When Connor Leeders boarded a plane from New Zealand to Canada, he never expected that the skiing adventure of a lifetime would end in a tragic diagnosis.
Two years ago the 25-year-old from Whangaparaoa was having the time of his life, making his way across awe-inspiring ski runs and falling in love with an Australian woman named Pheobe.
But when Connor - who lost his dad at 5 and his mum just before he headed overseas - learned he had stage four melanoma, his Canadian adventures met an abrupt end.
Returning home to Auckland for surgeries and treatments, Connor was eventually introduced to palliative care wish-givers, Race 4 Life Trust.
When the trust told Connor it could help him make a "special wish" a reality, he chose marrying the love of his life, Pheobe.
Deciding on the Riverhead Tavern in West Auckland, Aucklanders banded together to bring the young couple's wish to life, gifting them flowers, stylists, dressmakers and a photographer.
At the weekend, dressed in a sharp grey suit, Connor walked hand in hand down the aisle with his bride.
And yesterday Connor and Phoebe landed in Queenstown for their honeymoon, also arranged by Race 4 Life Trust.
Pictures of the newlyweds have been shared on the trust's Facebook page with the caption: "This is a beautiful story of love and kindness. In our work, we are truly honoured to witness the very best of humanity."
Connor tells the Herald he is relishing the memories of his wedding and the special days that have followed: "[The] honeymoon and the wedding has been incredible, easily the best days of my life."
He also shared that his fight is not over and acknowledges certain factors will determine how much longer he has left.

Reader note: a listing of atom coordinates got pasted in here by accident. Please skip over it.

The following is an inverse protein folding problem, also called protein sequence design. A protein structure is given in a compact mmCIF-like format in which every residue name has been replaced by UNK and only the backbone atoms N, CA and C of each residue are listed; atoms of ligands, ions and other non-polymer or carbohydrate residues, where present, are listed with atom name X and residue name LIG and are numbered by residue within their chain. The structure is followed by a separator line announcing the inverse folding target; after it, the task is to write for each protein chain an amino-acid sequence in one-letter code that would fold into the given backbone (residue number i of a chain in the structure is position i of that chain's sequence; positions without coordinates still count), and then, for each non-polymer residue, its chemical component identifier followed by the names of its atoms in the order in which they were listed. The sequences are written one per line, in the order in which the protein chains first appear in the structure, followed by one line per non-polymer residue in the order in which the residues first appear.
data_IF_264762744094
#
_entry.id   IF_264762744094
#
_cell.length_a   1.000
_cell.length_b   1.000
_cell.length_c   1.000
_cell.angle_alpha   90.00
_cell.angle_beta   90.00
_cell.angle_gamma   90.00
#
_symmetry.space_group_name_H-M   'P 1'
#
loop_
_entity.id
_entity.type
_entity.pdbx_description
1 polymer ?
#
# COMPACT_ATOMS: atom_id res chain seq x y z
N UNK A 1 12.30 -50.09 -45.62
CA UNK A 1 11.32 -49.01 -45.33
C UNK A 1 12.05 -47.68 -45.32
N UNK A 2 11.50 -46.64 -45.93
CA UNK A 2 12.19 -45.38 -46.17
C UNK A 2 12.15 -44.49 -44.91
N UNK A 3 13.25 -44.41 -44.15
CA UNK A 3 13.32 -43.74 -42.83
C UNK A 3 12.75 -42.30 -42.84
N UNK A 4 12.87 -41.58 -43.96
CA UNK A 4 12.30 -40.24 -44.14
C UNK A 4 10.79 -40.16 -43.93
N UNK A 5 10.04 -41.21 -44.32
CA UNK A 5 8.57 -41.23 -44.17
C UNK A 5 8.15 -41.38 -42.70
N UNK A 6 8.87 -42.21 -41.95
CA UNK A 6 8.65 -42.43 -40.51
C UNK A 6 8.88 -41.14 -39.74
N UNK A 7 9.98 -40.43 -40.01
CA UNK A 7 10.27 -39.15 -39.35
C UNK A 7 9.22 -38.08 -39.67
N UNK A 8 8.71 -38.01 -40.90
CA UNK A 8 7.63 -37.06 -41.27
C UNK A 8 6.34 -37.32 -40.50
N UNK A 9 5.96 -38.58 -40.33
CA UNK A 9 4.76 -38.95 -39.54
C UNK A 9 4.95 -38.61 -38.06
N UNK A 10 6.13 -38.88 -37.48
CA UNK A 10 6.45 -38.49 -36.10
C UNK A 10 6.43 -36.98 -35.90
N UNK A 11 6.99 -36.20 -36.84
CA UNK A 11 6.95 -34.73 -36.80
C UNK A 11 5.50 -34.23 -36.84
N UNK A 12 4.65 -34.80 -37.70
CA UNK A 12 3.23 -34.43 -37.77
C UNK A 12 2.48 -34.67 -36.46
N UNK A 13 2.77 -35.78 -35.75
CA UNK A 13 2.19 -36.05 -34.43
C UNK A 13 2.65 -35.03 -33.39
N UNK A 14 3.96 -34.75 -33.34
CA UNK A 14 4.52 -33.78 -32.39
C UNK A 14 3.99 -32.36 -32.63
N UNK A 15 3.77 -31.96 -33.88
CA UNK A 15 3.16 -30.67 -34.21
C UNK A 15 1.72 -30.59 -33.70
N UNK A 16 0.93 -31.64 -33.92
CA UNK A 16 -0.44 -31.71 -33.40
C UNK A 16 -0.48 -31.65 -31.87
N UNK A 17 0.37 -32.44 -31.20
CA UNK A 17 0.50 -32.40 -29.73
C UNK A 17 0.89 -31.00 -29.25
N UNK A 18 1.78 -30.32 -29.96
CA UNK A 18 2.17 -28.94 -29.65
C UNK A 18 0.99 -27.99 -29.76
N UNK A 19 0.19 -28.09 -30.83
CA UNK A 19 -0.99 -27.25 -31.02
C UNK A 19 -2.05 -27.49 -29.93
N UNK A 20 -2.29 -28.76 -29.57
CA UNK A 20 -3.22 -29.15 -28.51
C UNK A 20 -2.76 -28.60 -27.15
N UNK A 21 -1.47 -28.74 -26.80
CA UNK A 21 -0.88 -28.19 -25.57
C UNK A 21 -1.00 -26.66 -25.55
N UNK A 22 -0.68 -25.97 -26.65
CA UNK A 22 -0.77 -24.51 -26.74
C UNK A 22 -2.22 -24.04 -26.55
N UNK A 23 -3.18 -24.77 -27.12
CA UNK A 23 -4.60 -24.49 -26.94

"I will be returning back to Brisbane to continue my immunotherapy. My head/brain will play the biggest role in how long I live."
On December 8, he shared an update with his Instagram followers and promised to "keep grinding".
"Another infection has meant another surgery, meaning they removed my plate, meaning I have that gap in my skull again, meaning I'm getting another fashionable helmet," he wrote.
"Ain't no way I'm walking down the aisle with it on though.
"More importantly my last PET scan was good so it's kind of like two steps forward one step back which is how it's been for a while.
"Progress is progress and I'll keep grinding."
While his own melanoma developed internally, in his lymph nodes, Connor told the Herald he wants to encourage everyone to get their skin checked, especially young people.
He said through the tragic events he has faced in his own life, his support systems and mental strength have seen him through.
"Last thing would be preaching mental strength. I also lost my mother before I left for Canada and my father when I was 5. With a great support network of friends and family you can achieve great things. It's not easy but you can do it."